Troops wait for Dow to hit ‘rock bottom’
March 4, 2009
Petty Officer 1st Class Raymond Hughes wants to get back into the stock market — but not yet.
Few servicemembers would blame Hughes for his skittishness after the market’s latest lows.
The Dow Jones Industrial Average dropped below 7,000 for the first time since 1997 Monday after investors reacted to worse-than-expected news on industrial and construction output.
Insurance firm American Industrial Group’s posted $61.7 billion quarterly loss announced Monday further signaled to investors that more bailouts may be necessary for some of the country’s largest financial companies.
"Banks are making bad choices, and while I’m definitely interested in investing again, I’m hesitant to do so at the present time," said Hughes, of Submarine Group Seven at Yokosuka Naval Base.
"I want to wait until the market is at rock bottom before getting back in."
Although "rock-bottom" is notoriously hard to time, most economic experts don’t foresee a dramatic reversal of current misfortunes in 2009.
However, that doesn’t mean that servicemembers and others shouldn’t be contributing to their retirement funds, says Jim McDaniel, an accredited financial counselor working at Yokota Air Base’s Airman and Family Readiness Center.
People planning on retiring in 10 or more years should seriously consider investing in the stock market now, McDaniel said.
McDaniel points to Dow’s record of rebounding over the long haul, according to charts since its inception in 1896.
Even during large recent corrections, such as when the Dow dropped to 7,286 on Oct. 9, 2002, it rebounded to the 10,000 range by the end of 2003.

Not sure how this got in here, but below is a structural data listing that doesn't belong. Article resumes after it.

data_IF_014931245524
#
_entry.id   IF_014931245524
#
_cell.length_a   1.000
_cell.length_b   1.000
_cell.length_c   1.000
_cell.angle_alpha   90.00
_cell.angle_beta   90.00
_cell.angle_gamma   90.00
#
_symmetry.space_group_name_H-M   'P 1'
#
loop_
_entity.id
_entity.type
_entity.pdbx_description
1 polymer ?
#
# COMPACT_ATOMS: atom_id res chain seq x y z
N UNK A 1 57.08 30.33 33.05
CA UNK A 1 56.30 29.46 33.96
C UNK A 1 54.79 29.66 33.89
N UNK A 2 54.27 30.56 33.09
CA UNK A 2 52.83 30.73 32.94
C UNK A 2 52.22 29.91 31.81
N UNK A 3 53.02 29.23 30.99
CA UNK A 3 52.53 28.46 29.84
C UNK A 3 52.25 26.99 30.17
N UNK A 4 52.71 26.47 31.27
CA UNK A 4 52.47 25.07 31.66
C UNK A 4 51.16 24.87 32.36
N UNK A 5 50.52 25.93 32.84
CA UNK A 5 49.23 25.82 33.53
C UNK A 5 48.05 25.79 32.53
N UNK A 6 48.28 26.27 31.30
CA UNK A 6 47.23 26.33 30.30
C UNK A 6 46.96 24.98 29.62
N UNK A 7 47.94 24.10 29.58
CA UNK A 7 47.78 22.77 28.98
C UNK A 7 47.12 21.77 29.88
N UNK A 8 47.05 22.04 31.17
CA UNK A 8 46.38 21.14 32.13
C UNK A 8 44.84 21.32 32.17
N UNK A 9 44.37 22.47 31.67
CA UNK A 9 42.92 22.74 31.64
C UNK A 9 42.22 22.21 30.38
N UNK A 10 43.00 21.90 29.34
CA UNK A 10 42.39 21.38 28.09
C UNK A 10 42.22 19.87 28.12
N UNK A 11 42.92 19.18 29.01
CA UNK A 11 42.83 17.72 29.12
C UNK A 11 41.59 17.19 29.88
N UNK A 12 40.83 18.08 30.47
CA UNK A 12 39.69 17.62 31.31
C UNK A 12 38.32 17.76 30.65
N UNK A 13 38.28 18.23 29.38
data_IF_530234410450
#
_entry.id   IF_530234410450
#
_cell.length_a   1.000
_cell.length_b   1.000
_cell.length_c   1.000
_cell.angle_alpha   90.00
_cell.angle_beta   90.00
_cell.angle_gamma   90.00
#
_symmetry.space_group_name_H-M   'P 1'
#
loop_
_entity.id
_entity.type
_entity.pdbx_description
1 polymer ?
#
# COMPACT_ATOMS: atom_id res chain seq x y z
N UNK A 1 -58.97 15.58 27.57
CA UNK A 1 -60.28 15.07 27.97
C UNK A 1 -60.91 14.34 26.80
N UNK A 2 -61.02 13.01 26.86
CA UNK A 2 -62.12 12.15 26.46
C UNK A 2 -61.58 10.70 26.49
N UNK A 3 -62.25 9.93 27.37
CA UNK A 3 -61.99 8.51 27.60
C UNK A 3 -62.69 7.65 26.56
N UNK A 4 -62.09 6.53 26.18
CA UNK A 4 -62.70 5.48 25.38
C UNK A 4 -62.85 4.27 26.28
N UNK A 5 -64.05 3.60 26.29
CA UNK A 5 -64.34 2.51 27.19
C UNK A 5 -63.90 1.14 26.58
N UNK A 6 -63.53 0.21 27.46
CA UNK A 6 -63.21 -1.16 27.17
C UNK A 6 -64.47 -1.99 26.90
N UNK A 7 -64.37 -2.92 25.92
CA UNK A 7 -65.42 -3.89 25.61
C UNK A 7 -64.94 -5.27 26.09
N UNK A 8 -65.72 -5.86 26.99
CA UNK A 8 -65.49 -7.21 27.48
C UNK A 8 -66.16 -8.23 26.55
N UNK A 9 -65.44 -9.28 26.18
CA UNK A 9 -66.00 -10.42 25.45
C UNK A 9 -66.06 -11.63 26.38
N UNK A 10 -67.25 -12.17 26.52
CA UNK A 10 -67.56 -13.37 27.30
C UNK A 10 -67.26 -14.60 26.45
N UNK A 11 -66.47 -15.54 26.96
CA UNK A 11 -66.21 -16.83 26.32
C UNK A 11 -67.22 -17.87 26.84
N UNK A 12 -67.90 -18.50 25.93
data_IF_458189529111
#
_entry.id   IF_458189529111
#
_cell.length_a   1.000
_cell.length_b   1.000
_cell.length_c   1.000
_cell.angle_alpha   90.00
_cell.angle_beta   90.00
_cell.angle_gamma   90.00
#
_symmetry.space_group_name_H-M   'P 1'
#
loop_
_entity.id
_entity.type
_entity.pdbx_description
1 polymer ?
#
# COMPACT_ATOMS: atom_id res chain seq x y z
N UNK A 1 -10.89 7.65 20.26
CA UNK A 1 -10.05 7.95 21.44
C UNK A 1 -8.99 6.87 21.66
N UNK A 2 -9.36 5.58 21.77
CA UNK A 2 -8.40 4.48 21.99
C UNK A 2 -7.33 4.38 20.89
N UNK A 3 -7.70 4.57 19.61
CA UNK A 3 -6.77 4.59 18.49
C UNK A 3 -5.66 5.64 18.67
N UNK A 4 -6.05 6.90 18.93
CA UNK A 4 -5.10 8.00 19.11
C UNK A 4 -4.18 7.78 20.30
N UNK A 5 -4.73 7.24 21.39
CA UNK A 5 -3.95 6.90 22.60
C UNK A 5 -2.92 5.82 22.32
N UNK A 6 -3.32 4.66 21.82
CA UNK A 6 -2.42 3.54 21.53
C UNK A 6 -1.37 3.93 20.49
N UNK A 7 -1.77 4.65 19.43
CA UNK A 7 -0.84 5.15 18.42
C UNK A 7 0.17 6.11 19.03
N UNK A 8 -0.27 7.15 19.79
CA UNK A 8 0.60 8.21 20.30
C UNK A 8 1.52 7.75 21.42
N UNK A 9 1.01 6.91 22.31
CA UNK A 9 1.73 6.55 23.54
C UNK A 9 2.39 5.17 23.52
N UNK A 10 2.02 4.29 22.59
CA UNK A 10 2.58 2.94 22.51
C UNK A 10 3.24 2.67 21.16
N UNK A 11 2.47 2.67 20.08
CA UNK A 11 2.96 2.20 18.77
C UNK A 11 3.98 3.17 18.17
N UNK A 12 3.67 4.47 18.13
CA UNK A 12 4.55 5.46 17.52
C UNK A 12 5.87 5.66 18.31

"What’s driving the market right now is that people are panicking," McDaniel said. "And when they panic, there is a tendency to sell at the wrong time."
Servicemembers looking for an ultraconservative investment can put their earnings in the Thrift Savings Plan’s G Fund, a special-issue government Treasury fund that earns about 3.6 percent interest per year.
Those looking to cash in their retirement funds in the next few years should put their cash in low-risk investments like Treasury bills and certificates of deposit, McDaniel said.
However, even low-risk funds come at a cost, he said, especially for long-term investors.
A low-risk investment may just barely keep up with inflation, meaning little or no real gain as the costs of goods and services rise.
There is also an "opportunity cost" that goes with an overly conservative approach. It will take far longer to earn the type of gains historically found on average in the stock market, McDaniel said.
Servicemembers on Tuesday said they believed the market would eventually right itself.
Petty Officer 1st Class Gerald Casares of the Center for Naval Aviation Technical Training Center in Atsugi said he hoped to buy more shares soon but wonders how much lower the market will fall.
"I’m taking a beating right now, but the market is cyclical, so I’m expecting it to go back up eventually," Casares said.
Brian Phillips, an Air Force retiree and a teacher at Yokota West Elementary, said he has little choice but to ride out the market turmoil. "If I was going to take my money out, I would have done it a long time ago," he said.
Stars and Stripes reporters David J. Carter and Bryce Dubee contributed to this story.